In other words, these documents are too complex for the citizens of the Basin to understand so y’all need Glen Spain to explain them to you.

Next Spain points out the first KlamBlog “error”:

Spain: "The supposedly scary legislative language you cite in KBRA Appendix A, far from being a way to “tinker with bedrock environmental laws,” is standard legislative language “boilerplate” to PREVENT that from happening, even by implication."

Below are examples from KBRA Appendix A and B which we think “tinker” with provisions of statutes which were expressly designed and enacted to protect the environment. We trust KlamBlog readers to decide for themselves whether Spain’s view of reality or KlamBlog’s view comports with the actual text of the Water Deal:
  • Appendix A, item J: Provide for judicial review of a decision by the Secretary affecting rights or obligations created in Sections 15.3.5.C, 15.3.6.B.iii, 15.3.7.B.iii, 15.3.8.B, and 15.3.9 under the Administrative Procedure Act, 5 U.S.C. §§ 701-706.
  • Provide that nothing in the KBRA title of the legislation shall: determine existing water rights, affect existing water rights beyond what is stated in the KBRA, create any private cause of action, expand the jurisdiction of state courts to review federal agency actions or determine federal rights, provide any benefit to a federal official or member of Congress, amend or affect application or implementation of the Clean Water Act, Endangered Species Act, Federal Land Management Policy Act, Kuchel Act (Public Law 88-567), National Wildlife Refuge System Improvement Act of 1997 (Public Law 105-57), or supersede otherwise applicable federal law, except as expressly provided in the federal legislation. (emphasis added)
  • The KBRA title of the legislation shall provide that the provisions of the KBRAare deemed consistent with 43 U.S.C. § 666.
  • Provide jurisdiction for judicial review of the Secretarial determination in the U.S. Court of Appeals for the 9th Circuit or the D.C. Circuit.
  • Further provide that: “Notwithstanding Section 10(c) of the Federal Power Act, this protection from liability preempts the laws of any State to the extent such laws are inconsistent with this Act, except that this Act shall not be construed to limit any otherwise available immunity, privilege, or defense under any other provision of law.”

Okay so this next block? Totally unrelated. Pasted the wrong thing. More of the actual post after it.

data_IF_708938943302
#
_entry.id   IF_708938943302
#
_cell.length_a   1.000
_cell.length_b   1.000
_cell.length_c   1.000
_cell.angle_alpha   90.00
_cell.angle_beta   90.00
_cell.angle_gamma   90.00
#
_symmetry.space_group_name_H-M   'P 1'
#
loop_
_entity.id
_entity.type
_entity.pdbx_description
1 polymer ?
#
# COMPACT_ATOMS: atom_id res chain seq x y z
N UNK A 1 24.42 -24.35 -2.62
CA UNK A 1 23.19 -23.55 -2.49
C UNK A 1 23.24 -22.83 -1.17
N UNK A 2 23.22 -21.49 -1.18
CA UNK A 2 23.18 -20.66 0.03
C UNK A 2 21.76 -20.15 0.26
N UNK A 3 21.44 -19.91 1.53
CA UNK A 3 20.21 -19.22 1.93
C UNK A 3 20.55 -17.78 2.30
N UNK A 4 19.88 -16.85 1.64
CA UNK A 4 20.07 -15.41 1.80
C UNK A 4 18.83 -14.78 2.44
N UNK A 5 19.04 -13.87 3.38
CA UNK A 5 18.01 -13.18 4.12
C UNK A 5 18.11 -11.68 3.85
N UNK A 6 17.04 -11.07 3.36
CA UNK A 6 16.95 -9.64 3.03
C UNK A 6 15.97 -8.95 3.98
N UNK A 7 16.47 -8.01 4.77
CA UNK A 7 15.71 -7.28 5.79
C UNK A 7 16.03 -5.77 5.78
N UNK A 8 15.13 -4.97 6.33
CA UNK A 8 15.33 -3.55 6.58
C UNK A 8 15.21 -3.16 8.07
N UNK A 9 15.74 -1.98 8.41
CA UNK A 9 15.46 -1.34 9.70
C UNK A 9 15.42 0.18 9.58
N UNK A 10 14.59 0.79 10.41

• Provide that nothing in the KHSA title of the legislation shall: modify existing water rights; affect the rights of any Tribe; or supersede otherwise applicable federal law, except as expressly provided in the legislation. (emphasis added)
  • The following activities related to restoration of the Klamath Basin are not a "project"as defined in (California) Public Resources Code section 21065 (CEQA): (1) Execution of the Klamath Hydroelectric Settlement Agreement; (2) Execution of the Klamath Basin Restoration Agreement; (3) A request to the California Public Utilities Commission to establish a surcharge to fund dam removal activities pursuant to the Klamath Hydroelectric Settlement Agreement, or the California Public Utilities Commission's action on such request.
Here’s Spain’s second alleged “error” –

Spain: "Nowhere in the KBRA or any of its Appendices does it say or imply that any environmental laws will be changed. In fact, just the opposite. Provisions at Secs. 2.1, for instance, state plainly: “In the implementation of this Agreement, Public Agency Parties shall comply with all applicable legal authorities, including … National Environmental Policy Act (NEPA), Endangered Species Act, Clean Water Act, and other Applicable Law.” See also Sec. 2.2.7 “No Alteration of Environmental Review.” Similarly in Sec. 20.5.4.A “No waiver of federal Clean Water Act requirements or of comparable state water quality standards…. is intended by any provision of this Agreement.” Likewise every regulatory assurance mentioned in Secs. 21-22 are to be provide ONLY IN ACCORDANCE WITH APPLICABLE LAW."